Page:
When the deputies arrived they found Travis Johnson, 35, and Samantha James, 25, in the yard. According to the investigation by the deputies, an argument between James and Johnson ended in a physical assault by both parties.

The deputies noticed scratches on the faces of both individuals and a vehicle owned by Johnson had been damaged by the tires being cut.

Martin said James and Johnson both admitted they assaulted and caused injuries to each other.

Carroll arrested Johnson and charged him with assault on a female.

Johnson was placed in the Halifax County Jail under no bond due to state domestic violence laws.

High charged James with assault and injury to personal property. James also was placed in the Halifax County Jail under no bond due to the domestic violence law.

The injuries the two received from each other were minor and medical attention was not needed. 

Court dates were not available at release time.

Thursday, 20 August 2009 15:54

Pistol whipping probe leads to more arrests

More arrests have been made from the investigation of a Sunday pistol whipping, the Halifax County Sheriff’s Office said today.

Detective Rich Somogyi said in a news release during the investigation, detectives determined the firearm used in the assault was stolen from a house in Littleton. 

Investigators linked the firearm to an armed robbery of two citizens in the Littleton community.

An officer from the Littleton Police Department was investigating the larceny of the firearm at the time of the investigation of the assault.

Officer Dwayne Daniels from the Roanoke Rapids Police Department located Kendrell Robinson and turned him over to Cpl. Chris Scott of the sheriff’s office.

Somogyi charged Kendrell Robinson, 21, of Roanoke Rapids, with assault inflicting serious injury, assault with a deadly weapon inflicting serious injury, first-degree burglary, felon in possession of a firearm and felony conspiracy.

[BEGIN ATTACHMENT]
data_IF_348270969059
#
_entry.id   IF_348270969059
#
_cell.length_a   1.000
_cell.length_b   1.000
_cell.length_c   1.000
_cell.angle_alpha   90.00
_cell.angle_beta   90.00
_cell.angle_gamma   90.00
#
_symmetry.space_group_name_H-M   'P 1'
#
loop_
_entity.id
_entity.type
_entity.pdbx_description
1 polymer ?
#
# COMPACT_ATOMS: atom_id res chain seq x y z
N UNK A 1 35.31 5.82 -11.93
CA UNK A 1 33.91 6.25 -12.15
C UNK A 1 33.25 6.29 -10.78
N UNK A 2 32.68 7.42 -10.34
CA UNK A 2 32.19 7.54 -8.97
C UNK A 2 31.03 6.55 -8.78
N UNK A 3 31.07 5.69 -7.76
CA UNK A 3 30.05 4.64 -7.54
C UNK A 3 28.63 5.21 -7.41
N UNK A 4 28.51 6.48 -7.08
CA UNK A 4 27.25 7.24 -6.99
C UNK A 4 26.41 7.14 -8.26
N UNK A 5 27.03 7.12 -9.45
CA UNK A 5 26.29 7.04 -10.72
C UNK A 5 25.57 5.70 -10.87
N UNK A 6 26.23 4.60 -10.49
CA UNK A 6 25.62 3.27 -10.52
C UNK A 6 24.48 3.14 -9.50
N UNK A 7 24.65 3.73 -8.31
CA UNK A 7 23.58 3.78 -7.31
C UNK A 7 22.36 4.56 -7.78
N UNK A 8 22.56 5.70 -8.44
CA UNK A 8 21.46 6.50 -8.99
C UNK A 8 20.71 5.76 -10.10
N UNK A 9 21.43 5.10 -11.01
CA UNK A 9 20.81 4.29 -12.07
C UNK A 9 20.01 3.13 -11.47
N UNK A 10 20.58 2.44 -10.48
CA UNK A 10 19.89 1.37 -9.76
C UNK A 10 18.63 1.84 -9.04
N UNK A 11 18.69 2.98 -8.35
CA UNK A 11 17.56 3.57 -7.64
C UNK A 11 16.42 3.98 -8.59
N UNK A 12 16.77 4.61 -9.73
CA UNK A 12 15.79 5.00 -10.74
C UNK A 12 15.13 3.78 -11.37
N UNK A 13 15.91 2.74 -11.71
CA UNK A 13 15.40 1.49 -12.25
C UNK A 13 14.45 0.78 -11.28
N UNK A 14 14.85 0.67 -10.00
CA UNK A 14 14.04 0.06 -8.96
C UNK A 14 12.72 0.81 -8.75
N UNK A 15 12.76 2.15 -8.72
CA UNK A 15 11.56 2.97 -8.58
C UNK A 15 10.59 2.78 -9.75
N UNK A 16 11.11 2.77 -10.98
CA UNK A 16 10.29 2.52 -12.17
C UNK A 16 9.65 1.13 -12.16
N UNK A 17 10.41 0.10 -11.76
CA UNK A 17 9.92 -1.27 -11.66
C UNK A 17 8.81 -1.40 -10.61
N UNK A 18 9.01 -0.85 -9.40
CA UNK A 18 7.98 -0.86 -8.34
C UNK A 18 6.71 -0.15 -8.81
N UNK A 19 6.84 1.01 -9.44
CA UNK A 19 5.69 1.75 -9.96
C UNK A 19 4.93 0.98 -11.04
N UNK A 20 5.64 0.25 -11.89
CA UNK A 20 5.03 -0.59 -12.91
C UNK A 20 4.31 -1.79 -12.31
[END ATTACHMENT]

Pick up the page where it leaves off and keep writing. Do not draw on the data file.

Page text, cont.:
Littleton Police Chief Mike Suggs charged Robinson with felony conspiracy, robbery with a deadly weapon, felon in possession of a firearm, two counts of communicating threats and larceny of a firearm.

Robinson was wanted in an assault on Justice Branch Road in Littleton where he allegedly struck the victim several times with a handgun causing severe damage to the victim’s head and face.

Meanwhile, further investigation led Lt. Bobby Martin to serve outstanding warrants on Crashawn Montay Vincent for his involvement in the crime spree. 

Somogyi charged Vincent, 23, of Littleton, with first-degree burglary, felony conspiracy, assault with a deadly weapon inflicting serious injury and assault inflicting serious injury.

Suggs charged Vincent with felony conspiracy and two counts of robbery with a dangerous weapon. Vincent was secured in the Halifax County Detention Center under a $10,000 secured bond.

Somogyi said the matter is still under investigation and more charges are pending. “This is a good example of local officers working together to fight crime throughout the Littleton area of Halifax County,” he said in the news release.

Wednesday, 19 August 2009 15:53

Tea time: Locals attending national Tea Party

This is not about healthcare. This is about government intrusion. Not just perceived intrusion by the current White House administration, but the former administration, says local Tea Party organizer Pat Croisetiere.

That’s why Croisetiere has organized a Sept. 12 bus trip to Washington to join what is expected to be as many as a million other people who are fed up with everything from bailouts to cap and trade.